ACS PUBS Redesign Brings Chaos To the RSS Masses

The new ACS PUBS redesign is a great step forward for ACS. Unfortunately, it is causing havoc across the RSS landscape from looking at the recent blog postings at The Sceptical Chymist and Everyday Scientist. The root of the image problem seems to be the RSS feeds are calling .tif files even though they exist as .gif files in their respective folders (someone probably mistyped a ‘t’ for a ‘g’). Alas don’t fret, ChemFeeds is working just fine.  So if you want your graphical abstracts fix, head on over:

http://www.chemfeeds.com/

Edit 1: Actually the new ACS feeds seems to be causing greater than normal lag at ChemFeeds. Also, for some journals they are actually calling journal images from folders that have no images in them. So, although I’ve fixed them up as much as I can, I can’t create images in folders, but its better than nothing.

Edit 2: I’ve been going crazy looking over and pruning through their feeds that I generated this cool error shown below.

 

Edit 3: I just realized it says I’m from the University of Washington, I have no clue what is going wrong with their website now. As I’m connecting through Berkeley’s access.

Edit 4: Rachel has an update: About Those Feeds

Mitch

 

13 Comments

  1. RSS feeds are really great because you are always updated with the latest news or blog posts.:~,

  2. Mitch, ChemFeeds looks very nice.

    But I’m curious – you’re running Google ads, and so have the potential to generate money, on a site that replicates copyrighted material (and you’re not Google ;-). What has the ACS (or other publishers) said about this to you?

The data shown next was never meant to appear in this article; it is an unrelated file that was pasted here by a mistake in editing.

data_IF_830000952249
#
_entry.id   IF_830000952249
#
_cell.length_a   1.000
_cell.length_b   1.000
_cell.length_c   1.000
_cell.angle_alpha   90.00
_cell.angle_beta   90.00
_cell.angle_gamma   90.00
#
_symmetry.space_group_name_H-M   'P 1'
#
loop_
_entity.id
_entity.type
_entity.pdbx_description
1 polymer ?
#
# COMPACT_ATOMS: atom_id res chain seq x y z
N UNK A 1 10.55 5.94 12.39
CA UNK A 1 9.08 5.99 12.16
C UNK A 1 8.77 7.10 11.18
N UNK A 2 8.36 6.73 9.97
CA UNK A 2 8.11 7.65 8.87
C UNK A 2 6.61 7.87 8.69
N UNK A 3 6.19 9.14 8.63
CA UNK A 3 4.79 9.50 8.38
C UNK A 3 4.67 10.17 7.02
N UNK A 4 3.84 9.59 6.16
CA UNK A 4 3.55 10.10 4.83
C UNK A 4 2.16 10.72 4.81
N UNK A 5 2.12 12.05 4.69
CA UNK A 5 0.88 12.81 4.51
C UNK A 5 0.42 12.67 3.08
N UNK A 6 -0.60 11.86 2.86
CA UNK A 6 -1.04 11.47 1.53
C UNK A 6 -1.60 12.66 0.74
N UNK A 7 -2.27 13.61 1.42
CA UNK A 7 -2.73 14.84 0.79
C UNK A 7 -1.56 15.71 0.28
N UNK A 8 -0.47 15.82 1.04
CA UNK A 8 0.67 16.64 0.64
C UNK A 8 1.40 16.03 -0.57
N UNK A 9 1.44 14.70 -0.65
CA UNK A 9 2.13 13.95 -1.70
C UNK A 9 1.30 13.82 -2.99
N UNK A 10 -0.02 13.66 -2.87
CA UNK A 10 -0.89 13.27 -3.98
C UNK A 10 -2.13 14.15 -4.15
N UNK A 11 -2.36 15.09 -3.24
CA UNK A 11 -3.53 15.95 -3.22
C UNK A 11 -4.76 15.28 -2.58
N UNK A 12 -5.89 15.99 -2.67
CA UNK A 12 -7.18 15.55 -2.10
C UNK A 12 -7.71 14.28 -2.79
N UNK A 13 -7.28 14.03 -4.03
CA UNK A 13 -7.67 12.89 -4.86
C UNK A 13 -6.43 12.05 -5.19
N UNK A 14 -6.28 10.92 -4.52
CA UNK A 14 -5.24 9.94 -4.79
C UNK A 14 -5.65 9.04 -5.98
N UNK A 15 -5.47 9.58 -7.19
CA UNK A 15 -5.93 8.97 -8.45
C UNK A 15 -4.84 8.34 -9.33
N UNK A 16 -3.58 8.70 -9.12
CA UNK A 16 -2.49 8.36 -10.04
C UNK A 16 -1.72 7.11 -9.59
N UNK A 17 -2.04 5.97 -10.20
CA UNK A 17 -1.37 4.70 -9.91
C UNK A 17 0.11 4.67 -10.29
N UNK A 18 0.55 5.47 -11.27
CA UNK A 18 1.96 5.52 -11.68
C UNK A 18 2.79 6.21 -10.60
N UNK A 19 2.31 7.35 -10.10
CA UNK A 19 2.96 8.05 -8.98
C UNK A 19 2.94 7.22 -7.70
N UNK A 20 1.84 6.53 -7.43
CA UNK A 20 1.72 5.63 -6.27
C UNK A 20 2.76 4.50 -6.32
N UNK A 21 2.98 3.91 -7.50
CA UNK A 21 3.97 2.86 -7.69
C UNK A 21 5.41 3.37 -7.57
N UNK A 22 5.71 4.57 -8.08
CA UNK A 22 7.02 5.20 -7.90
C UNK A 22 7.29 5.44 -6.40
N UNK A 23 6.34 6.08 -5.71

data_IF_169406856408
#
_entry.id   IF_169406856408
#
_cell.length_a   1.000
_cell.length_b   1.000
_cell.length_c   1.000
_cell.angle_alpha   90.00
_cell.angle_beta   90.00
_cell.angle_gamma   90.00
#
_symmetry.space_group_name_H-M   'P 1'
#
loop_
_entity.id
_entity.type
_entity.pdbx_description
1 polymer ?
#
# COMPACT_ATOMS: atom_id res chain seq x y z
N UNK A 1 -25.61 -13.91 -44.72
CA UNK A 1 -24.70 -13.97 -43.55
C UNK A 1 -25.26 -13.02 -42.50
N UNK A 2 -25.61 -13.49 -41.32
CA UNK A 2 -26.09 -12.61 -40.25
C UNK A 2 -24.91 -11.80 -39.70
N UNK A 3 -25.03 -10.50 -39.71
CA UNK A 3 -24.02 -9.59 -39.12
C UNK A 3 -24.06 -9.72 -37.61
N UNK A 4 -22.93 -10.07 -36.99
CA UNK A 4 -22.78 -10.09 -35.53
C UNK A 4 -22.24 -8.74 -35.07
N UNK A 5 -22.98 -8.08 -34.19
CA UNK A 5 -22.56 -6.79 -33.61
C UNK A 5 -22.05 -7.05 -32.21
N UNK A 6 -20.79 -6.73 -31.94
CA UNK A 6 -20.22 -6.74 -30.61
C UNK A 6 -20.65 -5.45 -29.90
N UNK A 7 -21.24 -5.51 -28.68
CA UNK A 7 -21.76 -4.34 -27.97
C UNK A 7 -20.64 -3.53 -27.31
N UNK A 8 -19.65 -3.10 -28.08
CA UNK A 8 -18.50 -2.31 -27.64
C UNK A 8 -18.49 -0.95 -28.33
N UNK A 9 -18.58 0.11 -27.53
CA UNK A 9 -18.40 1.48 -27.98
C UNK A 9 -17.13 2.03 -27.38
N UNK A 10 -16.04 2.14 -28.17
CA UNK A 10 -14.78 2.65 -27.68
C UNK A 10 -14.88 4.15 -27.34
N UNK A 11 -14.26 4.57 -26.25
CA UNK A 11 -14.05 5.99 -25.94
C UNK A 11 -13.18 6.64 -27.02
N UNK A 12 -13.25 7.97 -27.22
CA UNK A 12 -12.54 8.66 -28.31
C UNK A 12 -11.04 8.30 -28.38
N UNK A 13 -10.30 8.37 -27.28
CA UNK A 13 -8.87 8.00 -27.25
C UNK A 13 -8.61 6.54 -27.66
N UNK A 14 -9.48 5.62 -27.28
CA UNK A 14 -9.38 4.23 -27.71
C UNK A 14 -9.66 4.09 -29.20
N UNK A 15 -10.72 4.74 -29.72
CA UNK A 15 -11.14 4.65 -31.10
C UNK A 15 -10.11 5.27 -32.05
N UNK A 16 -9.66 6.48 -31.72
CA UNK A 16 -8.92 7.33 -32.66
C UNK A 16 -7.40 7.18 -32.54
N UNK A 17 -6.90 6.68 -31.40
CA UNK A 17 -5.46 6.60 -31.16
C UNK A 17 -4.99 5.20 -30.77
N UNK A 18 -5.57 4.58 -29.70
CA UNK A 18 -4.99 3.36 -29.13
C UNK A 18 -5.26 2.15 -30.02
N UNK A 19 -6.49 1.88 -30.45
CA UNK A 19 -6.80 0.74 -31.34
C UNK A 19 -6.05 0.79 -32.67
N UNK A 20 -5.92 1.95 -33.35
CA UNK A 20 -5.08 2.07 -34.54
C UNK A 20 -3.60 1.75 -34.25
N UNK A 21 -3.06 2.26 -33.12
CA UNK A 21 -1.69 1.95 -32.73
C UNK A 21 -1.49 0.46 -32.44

3. Thanks.

    I think it has been beneath their radar. But frankly, if it is in the RSS you are giving it to the masses as syndication material by definition (RSS = Really Simple Syndication). It’s not like I’m parsing up their webpages.

  4. Perhaps the feed itself – the actual XML. But what about the images, which are being hosted on chemfeeds.com and appear to be copied from the corresponding journal’s site?

  5. The images are in the feed too. I’m just reformatting them on the fly to display properly. I could just remove the ad if asked, it really isn’t the biggest deal.

  6. Hey Mitch, I just got the word that the images are back.

  7. Graphics are back up but they are extremely small. Any chance at getting larger graphics. Also, I feel that the schemes and pictures in the new abstracts are also very small.

  8. Stan: Creating a feed that uses the larger images is well within my abilities, but far outside my job description.

  9. New ACS Journals website: This appears to be the only blog dealing with the new website, and since users cannot start new blogs–not without invitation–I guess this is the best place to comment on the website upgrade.

    Does anyone else find it strange, in the “Recommend & Share” section, that there are Digg and Facebook links? In my opinion, more relevant websites for dissemination of scientific information and for social networking are Slashdot and LinkedIn, respectively.

  10. JACS beta took a poll and facebook by far was the social network that most people voted for:
    http://pubs.acs.org/JACSbeta/

    I’ve never used Slashdot or LinkedIn, I prefer Reddit and Facebook.

  11. Mitch: Thanks for the link. Interesting that ACS is concerned with social networking as well as social news sites.

  12. John: RSC started having their articles link to social news sites a while ago, ACS had to respond in kind. The next step will be the ability to comment on articles, hopefully I’ll get around to coding that feature at ChemFeeds and HotCites before they do.

  13. Hey Mitch,
    Thanks for letting us know about this!!
    You saved my graduate career!! Thank you thank you thank you.

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